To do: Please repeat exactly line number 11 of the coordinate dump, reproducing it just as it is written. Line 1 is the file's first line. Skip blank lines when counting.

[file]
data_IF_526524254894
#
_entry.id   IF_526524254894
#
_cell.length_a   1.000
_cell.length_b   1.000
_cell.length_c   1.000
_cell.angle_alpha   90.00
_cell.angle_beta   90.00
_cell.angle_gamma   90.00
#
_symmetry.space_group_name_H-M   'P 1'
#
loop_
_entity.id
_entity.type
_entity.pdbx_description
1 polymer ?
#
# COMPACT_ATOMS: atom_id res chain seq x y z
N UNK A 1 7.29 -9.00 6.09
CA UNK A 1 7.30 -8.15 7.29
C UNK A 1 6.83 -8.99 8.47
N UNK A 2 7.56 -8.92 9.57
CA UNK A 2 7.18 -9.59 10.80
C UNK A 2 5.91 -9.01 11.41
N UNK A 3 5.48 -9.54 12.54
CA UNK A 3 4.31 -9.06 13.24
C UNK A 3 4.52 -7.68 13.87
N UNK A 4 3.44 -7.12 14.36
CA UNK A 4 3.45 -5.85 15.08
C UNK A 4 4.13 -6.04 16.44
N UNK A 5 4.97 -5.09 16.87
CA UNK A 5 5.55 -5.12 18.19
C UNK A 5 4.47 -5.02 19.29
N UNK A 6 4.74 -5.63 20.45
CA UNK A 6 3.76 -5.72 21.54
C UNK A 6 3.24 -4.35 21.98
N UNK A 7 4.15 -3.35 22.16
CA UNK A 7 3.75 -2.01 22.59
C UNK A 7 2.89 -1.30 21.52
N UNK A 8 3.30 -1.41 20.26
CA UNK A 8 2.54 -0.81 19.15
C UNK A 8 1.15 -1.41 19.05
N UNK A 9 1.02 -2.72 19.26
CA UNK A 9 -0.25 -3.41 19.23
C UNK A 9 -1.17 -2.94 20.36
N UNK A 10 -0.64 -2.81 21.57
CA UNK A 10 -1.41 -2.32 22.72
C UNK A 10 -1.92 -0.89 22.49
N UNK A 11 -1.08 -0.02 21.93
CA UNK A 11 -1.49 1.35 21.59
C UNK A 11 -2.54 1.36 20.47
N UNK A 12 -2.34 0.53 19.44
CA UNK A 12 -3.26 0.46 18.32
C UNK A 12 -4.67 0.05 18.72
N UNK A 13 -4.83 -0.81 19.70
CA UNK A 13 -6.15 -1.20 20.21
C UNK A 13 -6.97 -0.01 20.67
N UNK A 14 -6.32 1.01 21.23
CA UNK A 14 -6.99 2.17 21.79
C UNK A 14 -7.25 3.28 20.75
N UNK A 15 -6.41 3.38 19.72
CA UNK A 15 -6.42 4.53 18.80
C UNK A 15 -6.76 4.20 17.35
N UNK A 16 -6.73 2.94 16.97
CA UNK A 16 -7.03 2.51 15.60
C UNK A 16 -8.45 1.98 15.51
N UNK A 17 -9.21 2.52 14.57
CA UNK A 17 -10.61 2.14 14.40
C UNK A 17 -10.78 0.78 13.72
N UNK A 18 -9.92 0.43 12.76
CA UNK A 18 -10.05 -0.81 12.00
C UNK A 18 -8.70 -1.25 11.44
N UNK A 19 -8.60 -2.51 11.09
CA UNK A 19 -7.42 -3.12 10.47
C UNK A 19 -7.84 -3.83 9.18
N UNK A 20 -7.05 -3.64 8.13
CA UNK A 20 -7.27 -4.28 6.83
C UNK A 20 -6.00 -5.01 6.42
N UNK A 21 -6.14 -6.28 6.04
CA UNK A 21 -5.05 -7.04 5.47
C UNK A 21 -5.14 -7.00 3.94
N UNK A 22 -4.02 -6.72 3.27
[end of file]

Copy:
#